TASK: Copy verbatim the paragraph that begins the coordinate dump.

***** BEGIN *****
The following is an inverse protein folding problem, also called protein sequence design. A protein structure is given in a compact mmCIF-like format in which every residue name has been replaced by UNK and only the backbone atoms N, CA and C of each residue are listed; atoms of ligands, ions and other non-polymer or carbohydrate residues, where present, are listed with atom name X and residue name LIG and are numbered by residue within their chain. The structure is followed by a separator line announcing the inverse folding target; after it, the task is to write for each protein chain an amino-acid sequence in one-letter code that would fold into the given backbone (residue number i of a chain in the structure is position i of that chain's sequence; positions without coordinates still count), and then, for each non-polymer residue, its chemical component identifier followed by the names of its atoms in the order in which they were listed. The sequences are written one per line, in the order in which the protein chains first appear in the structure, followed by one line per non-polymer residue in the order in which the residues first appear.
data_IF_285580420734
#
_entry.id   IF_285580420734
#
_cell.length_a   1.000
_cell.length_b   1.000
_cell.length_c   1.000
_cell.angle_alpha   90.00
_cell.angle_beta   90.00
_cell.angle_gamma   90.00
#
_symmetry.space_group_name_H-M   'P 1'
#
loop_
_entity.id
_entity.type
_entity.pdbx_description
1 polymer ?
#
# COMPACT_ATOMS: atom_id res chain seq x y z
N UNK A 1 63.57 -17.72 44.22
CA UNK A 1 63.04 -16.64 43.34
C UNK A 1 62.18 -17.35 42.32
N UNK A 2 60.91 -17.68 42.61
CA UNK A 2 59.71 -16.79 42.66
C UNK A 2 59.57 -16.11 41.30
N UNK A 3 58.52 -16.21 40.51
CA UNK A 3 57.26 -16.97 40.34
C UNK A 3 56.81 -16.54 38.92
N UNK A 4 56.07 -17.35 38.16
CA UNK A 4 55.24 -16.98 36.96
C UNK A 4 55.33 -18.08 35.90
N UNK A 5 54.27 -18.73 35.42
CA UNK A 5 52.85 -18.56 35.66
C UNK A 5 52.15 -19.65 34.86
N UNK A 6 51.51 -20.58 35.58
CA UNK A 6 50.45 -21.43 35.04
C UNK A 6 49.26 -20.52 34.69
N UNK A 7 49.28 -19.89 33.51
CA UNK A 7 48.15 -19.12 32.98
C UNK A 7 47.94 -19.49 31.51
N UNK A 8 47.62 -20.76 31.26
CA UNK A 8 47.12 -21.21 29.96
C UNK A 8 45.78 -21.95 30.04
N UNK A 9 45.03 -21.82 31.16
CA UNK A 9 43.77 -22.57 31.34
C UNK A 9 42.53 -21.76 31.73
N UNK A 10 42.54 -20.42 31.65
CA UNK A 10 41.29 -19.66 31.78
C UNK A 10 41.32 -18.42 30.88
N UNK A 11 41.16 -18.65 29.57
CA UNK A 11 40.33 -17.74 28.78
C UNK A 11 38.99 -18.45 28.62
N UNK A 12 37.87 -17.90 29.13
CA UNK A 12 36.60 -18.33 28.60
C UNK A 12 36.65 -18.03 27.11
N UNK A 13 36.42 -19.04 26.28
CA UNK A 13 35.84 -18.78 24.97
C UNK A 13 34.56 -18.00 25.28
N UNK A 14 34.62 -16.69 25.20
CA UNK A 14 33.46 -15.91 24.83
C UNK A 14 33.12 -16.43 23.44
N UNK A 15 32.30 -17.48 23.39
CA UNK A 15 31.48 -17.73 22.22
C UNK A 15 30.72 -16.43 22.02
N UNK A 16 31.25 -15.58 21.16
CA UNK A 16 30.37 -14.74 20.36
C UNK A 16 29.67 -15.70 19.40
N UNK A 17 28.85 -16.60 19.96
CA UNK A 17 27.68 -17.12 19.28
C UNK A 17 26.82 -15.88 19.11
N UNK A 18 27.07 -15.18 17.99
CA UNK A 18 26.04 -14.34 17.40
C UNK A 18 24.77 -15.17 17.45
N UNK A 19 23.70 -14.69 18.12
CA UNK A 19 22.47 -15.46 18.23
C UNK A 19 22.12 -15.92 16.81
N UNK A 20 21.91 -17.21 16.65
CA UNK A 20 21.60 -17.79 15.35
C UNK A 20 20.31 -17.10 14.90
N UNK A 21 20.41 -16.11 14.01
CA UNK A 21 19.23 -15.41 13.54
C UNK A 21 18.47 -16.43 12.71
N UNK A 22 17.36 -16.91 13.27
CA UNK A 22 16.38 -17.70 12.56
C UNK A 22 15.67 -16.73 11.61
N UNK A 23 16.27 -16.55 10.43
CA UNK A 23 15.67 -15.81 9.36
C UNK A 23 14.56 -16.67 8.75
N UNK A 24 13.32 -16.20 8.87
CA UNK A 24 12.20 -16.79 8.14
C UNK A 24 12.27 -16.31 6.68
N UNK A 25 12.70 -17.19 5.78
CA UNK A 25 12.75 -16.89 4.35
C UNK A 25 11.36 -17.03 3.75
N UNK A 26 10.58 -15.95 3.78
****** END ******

The following is an inverse protein folding problem, also called protein sequence design. A protein structure is given in a compact mmCIF-like format in which every residue name has been replaced by UNK and only the backbone atoms N, CA and C of each residue are listed; atoms of ligands, ions and other non-polymer or carbohydrate residues, where present, are listed with atom name X and residue name LIG and are numbered by residue within their chain. The structure is followed by a separator line announcing the inverse folding target; after it, the task is to write for each protein chain an amino-acid sequence in one-letter code that would fold into the given backbone (residue number i of a chain in the structure is position i of that chain's sequence; positions without coordinates still count), and then, for each non-polymer residue, its chemical component identifier followed by the names of its atoms in the order in which they were listed. The sequences are written one per line, in the order in which the protein chains first appear in the structure, followed by one line per non-polymer residue in the order in which the residues first appear.